Adenovirus within the blood was a common link between cases during a recent hepatitis outbreak, according to researchers at Children’s of Alabama.
When a cluster of Alabama children were diagnosed with severe hepatitis in the fall of 2021, pediatric physicians at Children’s of Alabama and the University of Alabama at Birmingham (UAB) notified public health leaders and began investigating. As a result of their efforts, the Centers for Disease Control and Prevention (CDC) issued a health alert to warn the public about the spread of the illness. Hundreds more cases were subsequently discovered across the United States and Europe, many with a common link: adenovirus within the blood.
Researchers at Children’s and UAB discovered the link in the Alabama cases through a routine screening.
“We were able to uncover the possible association with the adenovirus-41 strain because it is our standard practice to screen patients diagnosed with hepatitis for adenovirus,” said Markus Buchfellner, M.D., a pediatric infectious disease physician at Children’s and UAB.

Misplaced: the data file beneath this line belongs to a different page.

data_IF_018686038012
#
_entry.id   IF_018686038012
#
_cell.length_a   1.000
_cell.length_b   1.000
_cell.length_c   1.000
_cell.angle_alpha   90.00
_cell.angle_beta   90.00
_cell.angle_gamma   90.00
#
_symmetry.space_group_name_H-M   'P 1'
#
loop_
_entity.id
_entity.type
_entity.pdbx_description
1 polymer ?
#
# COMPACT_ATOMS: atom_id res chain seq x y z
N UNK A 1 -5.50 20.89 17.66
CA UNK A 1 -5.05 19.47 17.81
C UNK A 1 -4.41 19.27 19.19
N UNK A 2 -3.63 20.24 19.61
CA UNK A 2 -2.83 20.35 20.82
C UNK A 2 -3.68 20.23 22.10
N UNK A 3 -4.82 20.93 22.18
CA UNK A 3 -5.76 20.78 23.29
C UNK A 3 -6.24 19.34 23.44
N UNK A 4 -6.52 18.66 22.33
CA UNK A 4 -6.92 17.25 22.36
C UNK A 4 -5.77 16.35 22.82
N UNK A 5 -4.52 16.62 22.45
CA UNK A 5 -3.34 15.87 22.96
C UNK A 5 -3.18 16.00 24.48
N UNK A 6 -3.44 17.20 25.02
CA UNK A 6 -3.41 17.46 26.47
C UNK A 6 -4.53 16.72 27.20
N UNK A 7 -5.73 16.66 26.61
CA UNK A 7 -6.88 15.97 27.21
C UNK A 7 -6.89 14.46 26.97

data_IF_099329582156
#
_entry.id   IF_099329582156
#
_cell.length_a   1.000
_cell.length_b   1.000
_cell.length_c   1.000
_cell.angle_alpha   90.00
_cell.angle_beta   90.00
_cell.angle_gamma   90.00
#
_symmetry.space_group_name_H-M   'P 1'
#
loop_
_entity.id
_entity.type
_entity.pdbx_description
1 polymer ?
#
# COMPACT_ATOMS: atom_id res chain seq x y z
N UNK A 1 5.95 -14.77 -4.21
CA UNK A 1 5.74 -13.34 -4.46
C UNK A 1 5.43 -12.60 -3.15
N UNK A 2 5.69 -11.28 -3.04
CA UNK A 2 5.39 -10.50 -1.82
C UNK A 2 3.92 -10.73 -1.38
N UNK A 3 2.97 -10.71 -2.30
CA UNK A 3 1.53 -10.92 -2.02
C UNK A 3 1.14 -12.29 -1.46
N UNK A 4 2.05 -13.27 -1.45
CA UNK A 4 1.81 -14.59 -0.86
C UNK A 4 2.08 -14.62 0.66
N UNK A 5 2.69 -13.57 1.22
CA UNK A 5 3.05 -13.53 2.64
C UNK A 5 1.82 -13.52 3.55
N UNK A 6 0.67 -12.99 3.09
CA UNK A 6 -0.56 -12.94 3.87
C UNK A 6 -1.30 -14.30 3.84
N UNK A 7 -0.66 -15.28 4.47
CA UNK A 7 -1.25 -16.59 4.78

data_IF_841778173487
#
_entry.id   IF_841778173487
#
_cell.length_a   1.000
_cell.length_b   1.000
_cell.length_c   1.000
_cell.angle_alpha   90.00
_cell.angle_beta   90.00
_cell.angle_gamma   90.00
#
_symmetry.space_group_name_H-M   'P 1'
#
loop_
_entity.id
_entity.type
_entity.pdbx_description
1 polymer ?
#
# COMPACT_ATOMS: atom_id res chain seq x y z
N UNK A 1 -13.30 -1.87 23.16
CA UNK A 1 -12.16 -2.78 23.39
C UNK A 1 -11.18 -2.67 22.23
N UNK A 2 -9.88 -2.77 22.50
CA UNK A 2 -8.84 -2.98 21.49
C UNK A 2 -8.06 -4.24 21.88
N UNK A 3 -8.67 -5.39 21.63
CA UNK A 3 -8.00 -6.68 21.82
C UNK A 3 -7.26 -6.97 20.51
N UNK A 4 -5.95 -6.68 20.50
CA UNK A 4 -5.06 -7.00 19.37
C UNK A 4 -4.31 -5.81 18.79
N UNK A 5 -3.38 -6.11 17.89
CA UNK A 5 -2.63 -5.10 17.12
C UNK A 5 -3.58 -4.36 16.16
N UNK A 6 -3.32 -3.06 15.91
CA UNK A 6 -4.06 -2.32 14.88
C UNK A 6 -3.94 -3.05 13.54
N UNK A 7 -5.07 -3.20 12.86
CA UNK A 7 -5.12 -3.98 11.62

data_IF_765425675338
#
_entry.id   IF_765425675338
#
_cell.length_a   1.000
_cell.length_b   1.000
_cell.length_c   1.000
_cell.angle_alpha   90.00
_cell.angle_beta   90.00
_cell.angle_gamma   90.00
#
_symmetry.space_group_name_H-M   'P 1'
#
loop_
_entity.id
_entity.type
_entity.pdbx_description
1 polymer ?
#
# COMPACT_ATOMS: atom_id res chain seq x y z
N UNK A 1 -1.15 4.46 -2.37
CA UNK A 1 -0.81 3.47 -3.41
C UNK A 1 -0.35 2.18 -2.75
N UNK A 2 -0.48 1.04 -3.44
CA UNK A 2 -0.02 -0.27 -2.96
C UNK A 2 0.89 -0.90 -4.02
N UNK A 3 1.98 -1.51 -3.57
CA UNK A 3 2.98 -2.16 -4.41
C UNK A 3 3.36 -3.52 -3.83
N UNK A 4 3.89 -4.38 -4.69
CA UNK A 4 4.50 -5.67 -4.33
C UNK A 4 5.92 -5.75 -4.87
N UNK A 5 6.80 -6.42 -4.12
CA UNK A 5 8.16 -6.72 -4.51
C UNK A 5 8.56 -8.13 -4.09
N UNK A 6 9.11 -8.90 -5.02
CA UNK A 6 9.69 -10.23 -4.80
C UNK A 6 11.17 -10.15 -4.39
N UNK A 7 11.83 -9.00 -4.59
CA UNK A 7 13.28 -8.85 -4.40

But the outbreak was something of a mystery to doctors. The nine patients in the Alabama cluster—all between 2 and 11 years old—were previously healthy. They lived in different parts of Alabama, and none attended the same day care or had known contact with any of the others. All developed severe hepatitis, with some experiencing acute liver failure and even requiring liver transplants.
“The adenovirus is typically associated with respiratory infections as well as gastrointestinal infections,” said Helena Gutierrez, M.D., Medical Director of the UAB and Children’s Pediatric Liver Transplant Program. “It is very rare for a healthy person to develop a severe illness that requires hospitalization from this virus.”
Gutierrez investigated the cases alongside Buchfellner and their colleague Henry Shiau, M.D., a pediatric hepatologist at Children’s and UAB. She served as lead author of the study, which was ultimately published in the New England Journal of Medicine. It showed that while the adenovirus was a common finding among the Alabama cases, it was unclear whether adenovirus infection itself, or a combination of the virus with other factors, led to the pediatric hepatitis outbreak.
Researchers noted that the timing of the outbreak during the COVID-19 pandemic should be considered, but it’s role also was unclear. COVID-19 is known to cause elevation of liver enzymes and multisystem inflammatory syndrome in children. The nine children tested negative for COVID-19 upon hospital admittance but did not receive antibody testing. While the outbreak remains a mystery, it’s clear that the work done by researchers at Children’s and UAB made an impact on the worldwide medical community. They led the way in researching the outbreak and alerting the public about symptoms and protective measures.